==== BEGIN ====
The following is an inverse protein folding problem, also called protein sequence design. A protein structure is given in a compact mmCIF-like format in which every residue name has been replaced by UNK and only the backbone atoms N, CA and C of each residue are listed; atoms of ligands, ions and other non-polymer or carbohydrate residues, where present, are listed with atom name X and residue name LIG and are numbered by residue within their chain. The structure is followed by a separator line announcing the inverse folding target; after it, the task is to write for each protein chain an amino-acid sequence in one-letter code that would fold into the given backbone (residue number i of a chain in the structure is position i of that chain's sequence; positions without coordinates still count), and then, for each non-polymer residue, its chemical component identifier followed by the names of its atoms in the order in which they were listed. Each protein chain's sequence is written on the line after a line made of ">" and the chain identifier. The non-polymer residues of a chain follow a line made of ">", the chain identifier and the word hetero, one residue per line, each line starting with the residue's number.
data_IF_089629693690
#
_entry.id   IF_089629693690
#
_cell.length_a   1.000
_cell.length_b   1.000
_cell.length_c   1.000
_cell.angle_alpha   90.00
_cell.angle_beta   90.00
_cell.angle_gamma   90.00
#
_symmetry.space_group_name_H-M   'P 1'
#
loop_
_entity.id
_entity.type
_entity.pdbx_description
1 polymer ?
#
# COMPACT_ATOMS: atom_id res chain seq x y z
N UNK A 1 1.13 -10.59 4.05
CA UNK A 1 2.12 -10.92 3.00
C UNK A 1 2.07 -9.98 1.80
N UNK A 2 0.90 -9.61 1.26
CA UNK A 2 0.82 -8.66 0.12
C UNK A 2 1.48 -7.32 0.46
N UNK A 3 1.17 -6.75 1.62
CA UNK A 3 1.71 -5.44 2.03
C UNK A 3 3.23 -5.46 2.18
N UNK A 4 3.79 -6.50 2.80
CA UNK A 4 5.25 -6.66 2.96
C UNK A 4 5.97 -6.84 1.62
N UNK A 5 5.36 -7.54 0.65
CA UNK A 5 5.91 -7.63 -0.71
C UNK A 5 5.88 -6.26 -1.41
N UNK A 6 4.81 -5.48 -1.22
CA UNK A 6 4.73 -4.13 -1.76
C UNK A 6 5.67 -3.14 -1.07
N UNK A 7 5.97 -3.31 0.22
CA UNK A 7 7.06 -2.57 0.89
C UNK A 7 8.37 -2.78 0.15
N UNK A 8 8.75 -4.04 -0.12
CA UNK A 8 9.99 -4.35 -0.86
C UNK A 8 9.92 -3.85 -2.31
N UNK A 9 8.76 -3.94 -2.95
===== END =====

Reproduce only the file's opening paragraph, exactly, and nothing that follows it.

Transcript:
The following is an inverse protein folding problem, also called protein sequence design. A protein structure is given in a compact mmCIF-like format in which every residue name has been replaced by UNK and only the backbone atoms N, CA and C of each residue are listed; atoms of ligands, ions and other non-polymer or carbohydrate residues, where present, are listed with atom name X and residue name LIG and are numbered by residue within their chain. The structure is followed by a separator line announcing the inverse folding target; after it, the task is to write for each protein chain an amino-acid sequence in one-letter code that would fold into the given backbone (residue number i of a chain in the structure is position i of that chain's sequence; positions without coordinates still count), and then, for each non-polymer residue, its chemical component identifier followed by the names of its atoms in the order in which they were listed. Each protein chain's sequence is written on the line after a line made of ">" and the chain identifier. The non-polymer residues of a chain follow a line made of ">", the chain identifier and the word hetero, one residue per line, each line starting with the residue's number.